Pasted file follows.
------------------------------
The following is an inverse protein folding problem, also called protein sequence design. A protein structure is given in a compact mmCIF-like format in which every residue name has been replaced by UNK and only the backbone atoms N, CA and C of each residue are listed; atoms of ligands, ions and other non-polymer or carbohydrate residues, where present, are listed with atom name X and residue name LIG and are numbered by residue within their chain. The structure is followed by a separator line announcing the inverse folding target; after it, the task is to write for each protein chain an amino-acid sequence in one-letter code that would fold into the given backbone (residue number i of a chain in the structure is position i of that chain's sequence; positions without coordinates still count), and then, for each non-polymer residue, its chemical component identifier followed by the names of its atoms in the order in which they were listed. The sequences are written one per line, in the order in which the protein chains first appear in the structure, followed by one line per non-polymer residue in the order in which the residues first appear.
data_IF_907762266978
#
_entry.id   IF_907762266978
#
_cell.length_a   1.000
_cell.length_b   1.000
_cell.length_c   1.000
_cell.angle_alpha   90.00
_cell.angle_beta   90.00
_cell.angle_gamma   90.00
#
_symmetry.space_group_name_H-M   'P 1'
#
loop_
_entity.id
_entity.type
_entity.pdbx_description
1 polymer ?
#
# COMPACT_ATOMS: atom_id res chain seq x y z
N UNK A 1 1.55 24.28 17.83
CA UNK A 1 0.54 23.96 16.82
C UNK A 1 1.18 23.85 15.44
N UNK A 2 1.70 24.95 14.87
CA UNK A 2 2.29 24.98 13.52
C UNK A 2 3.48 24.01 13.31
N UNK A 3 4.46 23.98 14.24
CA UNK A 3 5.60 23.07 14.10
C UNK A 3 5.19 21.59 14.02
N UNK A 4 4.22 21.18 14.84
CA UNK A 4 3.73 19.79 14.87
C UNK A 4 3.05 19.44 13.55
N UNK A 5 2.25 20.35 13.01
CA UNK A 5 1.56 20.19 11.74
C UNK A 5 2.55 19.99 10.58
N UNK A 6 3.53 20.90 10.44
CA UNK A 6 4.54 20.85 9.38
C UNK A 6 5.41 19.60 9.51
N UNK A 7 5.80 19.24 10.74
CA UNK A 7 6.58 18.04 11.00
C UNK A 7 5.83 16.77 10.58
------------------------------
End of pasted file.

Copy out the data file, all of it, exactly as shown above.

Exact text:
The following is an inverse protein folding problem, also called protein sequence design. A protein structure is given in a compact mmCIF-like format in which every residue name has been replaced by UNK and only the backbone atoms N, CA and C of each residue are listed; atoms of ligands, ions and other non-polymer or carbohydrate residues, where present, are listed with atom name X and residue name LIG and are numbered by residue within their chain. The structure is followed by a separator line announcing the inverse folding target; after it, the task is to write for each protein chain an amino-acid sequence in one-letter code that would fold into the given backbone (residue number i of a chain in the structure is position i of that chain's sequence; positions without coordinates still count), and then, for each non-polymer residue, its chemical component identifier followed by the names of its atoms in the order in which they were listed. The sequences are written one per line, in the order in which the protein chains first appear in the structure, followed by one line per non-polymer residue in the order in which the residues first appear.
data_IF_907762266978
#
_entry.id   IF_907762266978
#
_cell.length_a   1.000
_cell.length_b   1.000
_cell.length_c   1.000
_cell.angle_alpha   90.00
_cell.angle_beta   90.00
_cell.angle_gamma   90.00
#
_symmetry.space_group_name_H-M   'P 1'
#
loop_
_entity.id
_entity.type
_entity.pdbx_description
1 polymer ?
#
# COMPACT_ATOMS: atom_id res chain seq x y z
N UNK A 1 1.55 24.28 17.83
CA UNK A 1 0.54 23.96 16.82
C UNK A 1 1.18 23.85 15.44
N UNK A 2 1.70 24.95 14.87
CA UNK A 2 2.29 24.98 13.52
C UNK A 2 3.48 24.01 13.31
N UNK A 3 4.46 23.98 14.24
CA UNK A 3 5.60 23.07 14.10
C UNK A 3 5.19 21.59 14.02
N UNK A 4 4.22 21.18 14.84
CA UNK A 4 3.73 19.79 14.87
C UNK A 4 3.05 19.44 13.55
N UNK A 5 2.25 20.35 13.01
CA UNK A 5 1.56 20.19 11.74
C UNK A 5 2.55 19.99 10.58
N UNK A 6 3.53 20.90 10.44
CA UNK A 6 4.54 20.85 9.38
C UNK A 6 5.41 19.60 9.51
N UNK A 7 5.80 19.24 10.74
CA UNK A 7 6.58 18.04 11.00
C UNK A 7 5.83 16.77 10.58